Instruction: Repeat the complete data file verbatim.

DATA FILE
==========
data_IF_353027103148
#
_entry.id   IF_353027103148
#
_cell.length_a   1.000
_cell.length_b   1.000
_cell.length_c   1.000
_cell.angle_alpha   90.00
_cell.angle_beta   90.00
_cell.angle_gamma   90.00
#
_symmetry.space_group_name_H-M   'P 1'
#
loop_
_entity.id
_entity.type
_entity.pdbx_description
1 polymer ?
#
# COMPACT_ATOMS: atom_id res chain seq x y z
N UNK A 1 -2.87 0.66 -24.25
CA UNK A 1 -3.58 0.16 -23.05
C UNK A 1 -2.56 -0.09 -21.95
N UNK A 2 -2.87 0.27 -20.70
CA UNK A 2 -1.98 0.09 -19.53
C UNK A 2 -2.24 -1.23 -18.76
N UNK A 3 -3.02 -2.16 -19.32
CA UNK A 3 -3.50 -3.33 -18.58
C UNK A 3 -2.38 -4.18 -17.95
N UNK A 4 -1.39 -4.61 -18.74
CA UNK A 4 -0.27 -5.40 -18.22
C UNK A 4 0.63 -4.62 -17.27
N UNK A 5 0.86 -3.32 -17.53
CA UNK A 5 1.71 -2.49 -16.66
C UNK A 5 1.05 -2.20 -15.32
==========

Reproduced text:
data_IF_353027103148
#
_entry.id   IF_353027103148
#
_cell.length_a   1.000
_cell.length_b   1.000
_cell.length_c   1.000
_cell.angle_alpha   90.00
_cell.angle_beta   90.00
_cell.angle_gamma   90.00
#
_symmetry.space_group_name_H-M   'P 1'
#
loop_
_entity.id
_entity.type
_entity.pdbx_description
1 polymer ?
#
# COMPACT_ATOMS: atom_id res chain seq x y z
N UNK A 1 -2.87 0.66 -24.25
CA UNK A 1 -3.58 0.16 -23.05
C UNK A 1 -2.56 -0.09 -21.95
N UNK A 2 -2.87 0.27 -20.70
CA UNK A 2 -1.98 0.09 -19.53
C UNK A 2 -2.24 -1.23 -18.76
N UNK A 3 -3.02 -2.16 -19.32
CA UNK A 3 -3.50 -3.33 -18.58
C UNK A 3 -2.38 -4.18 -17.95
N UNK A 4 -1.39 -4.61 -18.74
CA UNK A 4 -0.27 -5.40 -18.22
C UNK A 4 0.63 -4.62 -17.27
N UNK A 5 0.86 -3.32 -17.53
CA UNK A 5 1.71 -2.49 -16.66
C UNK A 5 1.05 -2.20 -15.32